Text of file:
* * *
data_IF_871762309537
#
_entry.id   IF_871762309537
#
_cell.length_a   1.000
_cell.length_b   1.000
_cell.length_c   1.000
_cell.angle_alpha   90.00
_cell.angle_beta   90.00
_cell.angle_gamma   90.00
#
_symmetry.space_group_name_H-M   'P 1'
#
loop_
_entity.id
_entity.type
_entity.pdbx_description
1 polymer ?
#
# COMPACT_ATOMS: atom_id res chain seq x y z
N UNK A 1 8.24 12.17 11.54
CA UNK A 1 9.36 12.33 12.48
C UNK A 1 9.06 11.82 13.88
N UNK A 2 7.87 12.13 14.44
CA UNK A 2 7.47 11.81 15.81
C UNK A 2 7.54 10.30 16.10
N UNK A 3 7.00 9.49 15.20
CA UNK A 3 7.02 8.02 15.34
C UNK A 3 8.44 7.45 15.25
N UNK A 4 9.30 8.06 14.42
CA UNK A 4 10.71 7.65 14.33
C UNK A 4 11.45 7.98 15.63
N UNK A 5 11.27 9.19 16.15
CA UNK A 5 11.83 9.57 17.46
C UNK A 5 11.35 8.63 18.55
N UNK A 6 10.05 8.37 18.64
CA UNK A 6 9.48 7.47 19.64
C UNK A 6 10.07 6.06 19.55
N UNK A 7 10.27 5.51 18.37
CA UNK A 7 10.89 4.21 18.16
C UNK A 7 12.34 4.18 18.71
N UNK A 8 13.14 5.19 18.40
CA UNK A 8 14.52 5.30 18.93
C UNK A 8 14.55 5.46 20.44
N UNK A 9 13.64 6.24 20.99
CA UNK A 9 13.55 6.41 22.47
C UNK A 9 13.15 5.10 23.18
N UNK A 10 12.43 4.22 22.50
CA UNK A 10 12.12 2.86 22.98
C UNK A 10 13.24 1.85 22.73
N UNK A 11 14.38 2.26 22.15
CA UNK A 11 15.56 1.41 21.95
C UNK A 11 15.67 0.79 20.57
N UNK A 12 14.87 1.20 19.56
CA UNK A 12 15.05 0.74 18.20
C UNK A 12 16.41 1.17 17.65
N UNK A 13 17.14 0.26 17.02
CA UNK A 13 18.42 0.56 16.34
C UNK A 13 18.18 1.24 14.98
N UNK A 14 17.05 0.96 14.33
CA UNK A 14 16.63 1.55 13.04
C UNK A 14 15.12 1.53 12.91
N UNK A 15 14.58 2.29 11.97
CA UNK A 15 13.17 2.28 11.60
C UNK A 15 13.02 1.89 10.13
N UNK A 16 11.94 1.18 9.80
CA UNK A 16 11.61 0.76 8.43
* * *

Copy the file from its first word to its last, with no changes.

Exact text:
data_IF_871762309537
#
_entry.id   IF_871762309537
#
_cell.length_a   1.000
_cell.length_b   1.000
_cell.length_c   1.000
_cell.angle_alpha   90.00
_cell.angle_beta   90.00
_cell.angle_gamma   90.00
#
_symmetry.space_group_name_H-M   'P 1'
#
loop_
_entity.id
_entity.type
_entity.pdbx_description
1 polymer ?
#
# COMPACT_ATOMS: atom_id res chain seq x y z
N UNK A 1 8.24 12.17 11.54
CA UNK A 1 9.36 12.33 12.48
C UNK A 1 9.06 11.82 13.88
N UNK A 2 7.87 12.13 14.44
CA UNK A 2 7.47 11.81 15.81
C UNK A 2 7.54 10.30 16.10
N UNK A 3 7.00 9.49 15.20
CA UNK A 3 7.02 8.02 15.34
C UNK A 3 8.44 7.45 15.25
N UNK A 4 9.30 8.06 14.42
CA UNK A 4 10.71 7.65 14.33
C UNK A 4 11.45 7.98 15.63
N UNK A 5 11.27 9.19 16.15
CA UNK A 5 11.83 9.57 17.46
C UNK A 5 11.35 8.63 18.55
N UNK A 6 10.05 8.37 18.64
CA UNK A 6 9.48 7.47 19.64
C UNK A 6 10.07 6.06 19.55
N UNK A 7 10.27 5.51 18.37
CA UNK A 7 10.89 4.21 18.16
C UNK A 7 12.34 4.18 18.71
N UNK A 8 13.14 5.19 18.40
CA UNK A 8 14.52 5.30 18.93
C UNK A 8 14.55 5.46 20.44
N UNK A 9 13.64 6.24 20.99
CA UNK A 9 13.55 6.41 22.47
C UNK A 9 13.15 5.10 23.18
N UNK A 10 12.43 4.22 22.50
CA UNK A 10 12.12 2.86 22.98
C UNK A 10 13.24 1.85 22.73
N UNK A 11 14.38 2.26 22.15
CA UNK A 11 15.56 1.41 21.95
C UNK A 11 15.67 0.79 20.57
N UNK A 12 14.87 1.20 19.56
CA UNK A 12 15.05 0.74 18.20
C UNK A 12 16.41 1.17 17.65
N UNK A 13 17.14 0.26 17.02
CA UNK A 13 18.42 0.56 16.34
C UNK A 13 18.18 1.24 14.98
N UNK A 14 17.05 0.96 14.33
CA UNK A 14 16.63 1.55 13.04
C UNK A 14 15.12 1.53 12.91
N UNK A 15 14.58 2.29 11.97
CA UNK A 15 13.17 2.28 11.60
C UNK A 15 13.02 1.89 10.13
N UNK A 16 11.94 1.18 9.80
CA UNK A 16 11.61 0.76 8.43